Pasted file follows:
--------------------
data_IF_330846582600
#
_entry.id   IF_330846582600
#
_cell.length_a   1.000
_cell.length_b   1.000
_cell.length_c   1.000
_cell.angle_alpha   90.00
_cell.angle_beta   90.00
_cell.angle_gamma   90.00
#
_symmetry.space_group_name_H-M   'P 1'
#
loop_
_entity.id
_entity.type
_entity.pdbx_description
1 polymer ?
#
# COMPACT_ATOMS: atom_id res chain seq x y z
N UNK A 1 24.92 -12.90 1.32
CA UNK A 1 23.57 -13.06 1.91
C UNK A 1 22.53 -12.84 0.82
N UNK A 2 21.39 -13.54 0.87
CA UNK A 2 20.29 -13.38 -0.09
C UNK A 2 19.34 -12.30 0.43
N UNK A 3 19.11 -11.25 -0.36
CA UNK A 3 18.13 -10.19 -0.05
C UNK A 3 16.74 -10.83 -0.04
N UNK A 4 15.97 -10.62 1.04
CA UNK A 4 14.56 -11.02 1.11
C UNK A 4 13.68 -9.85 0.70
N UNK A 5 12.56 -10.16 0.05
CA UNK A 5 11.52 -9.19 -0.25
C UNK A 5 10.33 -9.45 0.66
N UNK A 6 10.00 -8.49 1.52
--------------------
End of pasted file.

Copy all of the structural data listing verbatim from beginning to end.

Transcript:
data_IF_330846582600
#
_entry.id   IF_330846582600
#
_cell.length_a   1.000
_cell.length_b   1.000
_cell.length_c   1.000
_cell.angle_alpha   90.00
_cell.angle_beta   90.00
_cell.angle_gamma   90.00
#
_symmetry.space_group_name_H-M   'P 1'
#
loop_
_entity.id
_entity.type
_entity.pdbx_description
1 polymer ?
#
# COMPACT_ATOMS: atom_id res chain seq x y z
N UNK A 1 24.92 -12.90 1.32
CA UNK A 1 23.57 -13.06 1.91
C UNK A 1 22.53 -12.84 0.82
N UNK A 2 21.39 -13.54 0.87
CA UNK A 2 20.29 -13.38 -0.09
C UNK A 2 19.34 -12.30 0.43
N UNK A 3 19.11 -11.25 -0.36
CA UNK A 3 18.13 -10.19 -0.05
C UNK A 3 16.74 -10.83 -0.04
N UNK A 4 15.97 -10.62 1.04
CA UNK A 4 14.56 -11.02 1.11
C UNK A 4 13.68 -9.85 0.70
N UNK A 5 12.56 -10.16 0.05
CA UNK A 5 11.52 -9.19 -0.25
C UNK A 5 10.33 -9.45 0.66
N UNK A 6 10.00 -8.49 1.52